What better way to celebrate the end of exams with yet another how-to? This one is a quick one I did while I was slacking off before my exams.
You’ll need a non-DX version of a Gaiamemory because those don’t come with LEDs. You also need some wires and of course, an LED. Usually a cheap one should do the trick as most of these LEDs light up with 3 volts applied, which is the same as your Gaiamemory. (Disclaimer: Actual Gaiamemories may not necessarily be powered by 3V batteries)
Rip your toy open and you’ll end up with the case, a button and the electronics. The LED will be using the same power source as the sounds so you need not worry about more switches, batteries and other complicated electronics know-how.
You’ll have to do some damage to your toy – if you paid an arm or a leg for this and don’t think you can pull it off, maybe you should reconsider. Here I removed material at the “USB port” so my LED fits inside there just like the DX version.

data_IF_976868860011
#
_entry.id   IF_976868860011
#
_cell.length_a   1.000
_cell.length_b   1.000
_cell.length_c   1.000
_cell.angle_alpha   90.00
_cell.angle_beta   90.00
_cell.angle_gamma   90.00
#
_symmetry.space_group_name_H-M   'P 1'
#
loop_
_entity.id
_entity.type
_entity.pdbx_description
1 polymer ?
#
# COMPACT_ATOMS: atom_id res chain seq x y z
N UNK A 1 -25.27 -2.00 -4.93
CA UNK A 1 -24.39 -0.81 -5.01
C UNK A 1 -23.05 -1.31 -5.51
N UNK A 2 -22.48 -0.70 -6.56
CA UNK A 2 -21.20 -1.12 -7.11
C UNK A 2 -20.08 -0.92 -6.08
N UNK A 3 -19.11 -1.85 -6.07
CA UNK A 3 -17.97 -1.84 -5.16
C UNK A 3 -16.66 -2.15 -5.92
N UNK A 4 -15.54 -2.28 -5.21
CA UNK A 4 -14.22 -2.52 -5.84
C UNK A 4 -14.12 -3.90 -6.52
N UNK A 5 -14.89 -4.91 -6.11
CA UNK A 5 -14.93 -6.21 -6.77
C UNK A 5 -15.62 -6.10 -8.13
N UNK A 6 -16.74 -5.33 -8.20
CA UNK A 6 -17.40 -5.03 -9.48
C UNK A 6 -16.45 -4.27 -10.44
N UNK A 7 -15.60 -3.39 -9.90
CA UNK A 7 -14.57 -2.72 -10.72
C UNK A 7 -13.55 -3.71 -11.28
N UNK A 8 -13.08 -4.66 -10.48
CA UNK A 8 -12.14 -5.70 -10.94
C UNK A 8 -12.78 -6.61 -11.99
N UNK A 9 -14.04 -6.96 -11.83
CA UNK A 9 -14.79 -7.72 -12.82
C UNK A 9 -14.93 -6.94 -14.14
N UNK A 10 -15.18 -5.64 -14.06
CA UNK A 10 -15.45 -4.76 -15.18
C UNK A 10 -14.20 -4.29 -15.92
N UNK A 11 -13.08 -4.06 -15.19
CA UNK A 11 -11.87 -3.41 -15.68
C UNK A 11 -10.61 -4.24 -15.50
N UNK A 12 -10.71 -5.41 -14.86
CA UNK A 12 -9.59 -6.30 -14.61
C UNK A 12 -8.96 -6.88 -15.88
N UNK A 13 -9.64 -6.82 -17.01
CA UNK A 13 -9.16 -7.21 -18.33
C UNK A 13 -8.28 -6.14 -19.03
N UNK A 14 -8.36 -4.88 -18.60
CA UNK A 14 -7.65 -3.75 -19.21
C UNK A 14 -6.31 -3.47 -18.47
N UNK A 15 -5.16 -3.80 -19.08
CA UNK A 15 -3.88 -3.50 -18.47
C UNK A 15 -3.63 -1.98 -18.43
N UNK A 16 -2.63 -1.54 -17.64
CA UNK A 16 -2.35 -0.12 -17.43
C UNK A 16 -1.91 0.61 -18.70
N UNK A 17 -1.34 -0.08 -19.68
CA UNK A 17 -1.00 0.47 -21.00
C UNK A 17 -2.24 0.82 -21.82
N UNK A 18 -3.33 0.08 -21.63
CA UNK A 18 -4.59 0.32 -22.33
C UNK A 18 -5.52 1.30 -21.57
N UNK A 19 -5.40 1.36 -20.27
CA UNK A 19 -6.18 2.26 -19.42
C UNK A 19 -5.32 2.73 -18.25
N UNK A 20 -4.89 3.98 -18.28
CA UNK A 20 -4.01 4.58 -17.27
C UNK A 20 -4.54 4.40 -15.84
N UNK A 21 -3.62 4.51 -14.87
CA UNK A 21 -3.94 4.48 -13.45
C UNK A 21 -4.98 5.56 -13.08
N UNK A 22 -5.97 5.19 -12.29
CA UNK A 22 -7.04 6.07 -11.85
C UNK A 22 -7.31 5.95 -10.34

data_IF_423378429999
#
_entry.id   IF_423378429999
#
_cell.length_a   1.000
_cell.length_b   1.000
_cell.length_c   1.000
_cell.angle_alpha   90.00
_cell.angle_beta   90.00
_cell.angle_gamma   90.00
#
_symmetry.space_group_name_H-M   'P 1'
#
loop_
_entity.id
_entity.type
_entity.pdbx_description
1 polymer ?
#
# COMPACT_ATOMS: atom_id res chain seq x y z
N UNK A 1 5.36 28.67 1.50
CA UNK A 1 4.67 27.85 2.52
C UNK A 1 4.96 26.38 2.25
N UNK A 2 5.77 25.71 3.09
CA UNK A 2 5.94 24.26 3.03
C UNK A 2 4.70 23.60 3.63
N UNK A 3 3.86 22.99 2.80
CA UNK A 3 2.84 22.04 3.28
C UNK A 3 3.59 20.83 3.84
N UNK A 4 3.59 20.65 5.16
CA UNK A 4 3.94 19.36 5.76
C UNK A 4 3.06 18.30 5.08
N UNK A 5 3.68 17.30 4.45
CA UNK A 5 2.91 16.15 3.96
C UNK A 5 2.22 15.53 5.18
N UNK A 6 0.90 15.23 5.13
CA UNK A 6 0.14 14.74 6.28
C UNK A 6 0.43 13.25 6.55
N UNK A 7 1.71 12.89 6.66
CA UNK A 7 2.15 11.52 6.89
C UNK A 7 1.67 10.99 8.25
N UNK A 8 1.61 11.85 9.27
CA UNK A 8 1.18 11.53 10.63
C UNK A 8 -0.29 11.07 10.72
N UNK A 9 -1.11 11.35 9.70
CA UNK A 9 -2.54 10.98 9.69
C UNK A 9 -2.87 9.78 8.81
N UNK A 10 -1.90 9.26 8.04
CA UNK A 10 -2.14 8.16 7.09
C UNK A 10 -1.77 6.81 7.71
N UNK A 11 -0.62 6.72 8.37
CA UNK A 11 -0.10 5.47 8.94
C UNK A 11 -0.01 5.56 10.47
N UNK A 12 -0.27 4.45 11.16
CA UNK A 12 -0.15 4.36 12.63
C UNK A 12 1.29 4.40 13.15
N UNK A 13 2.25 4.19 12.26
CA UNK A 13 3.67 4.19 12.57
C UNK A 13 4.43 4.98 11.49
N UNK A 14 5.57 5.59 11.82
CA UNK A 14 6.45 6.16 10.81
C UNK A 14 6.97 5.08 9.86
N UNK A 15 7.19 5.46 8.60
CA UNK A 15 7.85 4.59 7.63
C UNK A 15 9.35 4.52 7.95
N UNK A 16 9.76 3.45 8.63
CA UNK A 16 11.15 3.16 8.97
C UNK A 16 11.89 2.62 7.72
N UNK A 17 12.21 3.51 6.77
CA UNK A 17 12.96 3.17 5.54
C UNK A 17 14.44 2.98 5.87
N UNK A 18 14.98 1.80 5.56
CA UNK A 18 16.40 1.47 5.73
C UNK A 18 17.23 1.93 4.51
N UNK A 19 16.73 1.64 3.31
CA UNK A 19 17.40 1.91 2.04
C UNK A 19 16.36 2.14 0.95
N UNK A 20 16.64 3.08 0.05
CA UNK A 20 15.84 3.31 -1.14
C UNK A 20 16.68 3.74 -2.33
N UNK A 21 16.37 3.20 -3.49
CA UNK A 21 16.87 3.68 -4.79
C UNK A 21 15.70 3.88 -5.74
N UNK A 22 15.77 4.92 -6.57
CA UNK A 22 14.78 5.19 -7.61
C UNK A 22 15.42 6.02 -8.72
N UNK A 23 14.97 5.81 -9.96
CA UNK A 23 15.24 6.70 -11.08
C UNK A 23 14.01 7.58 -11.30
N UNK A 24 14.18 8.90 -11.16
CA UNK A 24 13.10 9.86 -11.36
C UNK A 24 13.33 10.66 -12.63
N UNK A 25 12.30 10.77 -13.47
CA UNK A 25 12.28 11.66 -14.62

Here come the electronics. Simply solder your LED to the speaker terminals on the circuit board.
For those who don’t possess any electronics knowledge, you’ll have to note that the terminal with the red wire is the positive terminal while the other is negative. Red = positive is a widely-used convention. Also, LEDs are diodes which mean they work only with the correct polarity. You can check by using a 3V power source – if it lights up, remember which lead goes to the positive side of the battery. By convention, the shorter lead on the LED is the negative terminal, or the side with the flat edge on the base of the LED. I didn’t bother with resistors and other complicated kung fu because the power source doesn’t dish out a lot of current. (and partly because I don’t remember much of my Physics stuff now)
After a long time and my crap soldering skills, simply put everything back together. Bend the LED leads so they don’t block the button.
And there you have it – an LED that lights up along with the sound effects when you press the button, just like the DX version.